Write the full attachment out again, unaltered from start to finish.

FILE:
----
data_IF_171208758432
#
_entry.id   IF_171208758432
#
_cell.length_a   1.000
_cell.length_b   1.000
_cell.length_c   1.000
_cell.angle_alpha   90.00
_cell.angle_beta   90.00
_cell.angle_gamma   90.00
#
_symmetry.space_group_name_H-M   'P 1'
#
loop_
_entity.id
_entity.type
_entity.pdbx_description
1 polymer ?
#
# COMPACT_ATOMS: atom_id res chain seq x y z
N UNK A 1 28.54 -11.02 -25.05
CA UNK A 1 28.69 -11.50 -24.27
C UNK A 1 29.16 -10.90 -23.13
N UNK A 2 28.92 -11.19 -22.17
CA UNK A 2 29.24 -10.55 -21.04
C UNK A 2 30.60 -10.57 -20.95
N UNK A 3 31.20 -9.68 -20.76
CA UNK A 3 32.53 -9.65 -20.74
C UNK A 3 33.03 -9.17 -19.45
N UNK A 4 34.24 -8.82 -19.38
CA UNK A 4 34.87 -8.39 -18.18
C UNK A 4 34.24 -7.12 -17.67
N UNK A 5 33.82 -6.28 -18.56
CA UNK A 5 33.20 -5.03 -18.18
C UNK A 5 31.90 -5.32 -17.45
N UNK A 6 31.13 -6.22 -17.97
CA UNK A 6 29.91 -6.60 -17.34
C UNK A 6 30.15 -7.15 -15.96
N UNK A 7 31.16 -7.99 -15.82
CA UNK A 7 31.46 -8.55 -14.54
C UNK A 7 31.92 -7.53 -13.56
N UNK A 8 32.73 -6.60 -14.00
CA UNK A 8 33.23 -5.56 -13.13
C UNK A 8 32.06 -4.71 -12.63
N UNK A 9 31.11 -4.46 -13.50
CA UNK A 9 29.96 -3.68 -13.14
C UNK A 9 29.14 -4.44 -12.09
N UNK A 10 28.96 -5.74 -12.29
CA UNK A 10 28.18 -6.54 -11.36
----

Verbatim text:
data_IF_171208758432
#
_entry.id   IF_171208758432
#
_cell.length_a   1.000
_cell.length_b   1.000
_cell.length_c   1.000
_cell.angle_alpha   90.00
_cell.angle_beta   90.00
_cell.angle_gamma   90.00
#
_symmetry.space_group_name_H-M   'P 1'
#
loop_
_entity.id
_entity.type
_entity.pdbx_description
1 polymer ?
#
# COMPACT_ATOMS: atom_id res chain seq x y z
N UNK A 1 28.54 -11.02 -25.05
CA UNK A 1 28.69 -11.50 -24.27
C UNK A 1 29.16 -10.90 -23.13
N UNK A 2 28.92 -11.19 -22.17
CA UNK A 2 29.24 -10.55 -21.04
C UNK A 2 30.60 -10.57 -20.95
N UNK A 3 31.20 -9.68 -20.76
CA UNK A 3 32.53 -9.65 -20.74
C UNK A 3 33.03 -9.17 -19.45
N UNK A 4 34.24 -8.82 -19.38
CA UNK A 4 34.87 -8.39 -18.18
C UNK A 4 34.24 -7.12 -17.67
N UNK A 5 33.82 -6.28 -18.56
CA UNK A 5 33.20 -5.03 -18.18
C UNK A 5 31.90 -5.32 -17.45
N UNK A 6 31.13 -6.22 -17.97
CA UNK A 6 29.91 -6.60 -17.34
C UNK A 6 30.15 -7.15 -15.96
N UNK A 7 31.16 -7.99 -15.82
CA UNK A 7 31.46 -8.55 -14.54
C UNK A 7 31.92 -7.53 -13.56
N UNK A 8 32.73 -6.60 -14.00
CA UNK A 8 33.23 -5.56 -13.13
C UNK A 8 32.06 -4.71 -12.63
N UNK A 9 31.11 -4.46 -13.50
CA UNK A 9 29.96 -3.68 -13.14
C UNK A 9 29.14 -4.44 -12.09
N UNK A 10 28.96 -5.74 -12.29
CA UNK A 10 28.18 -6.54 -11.36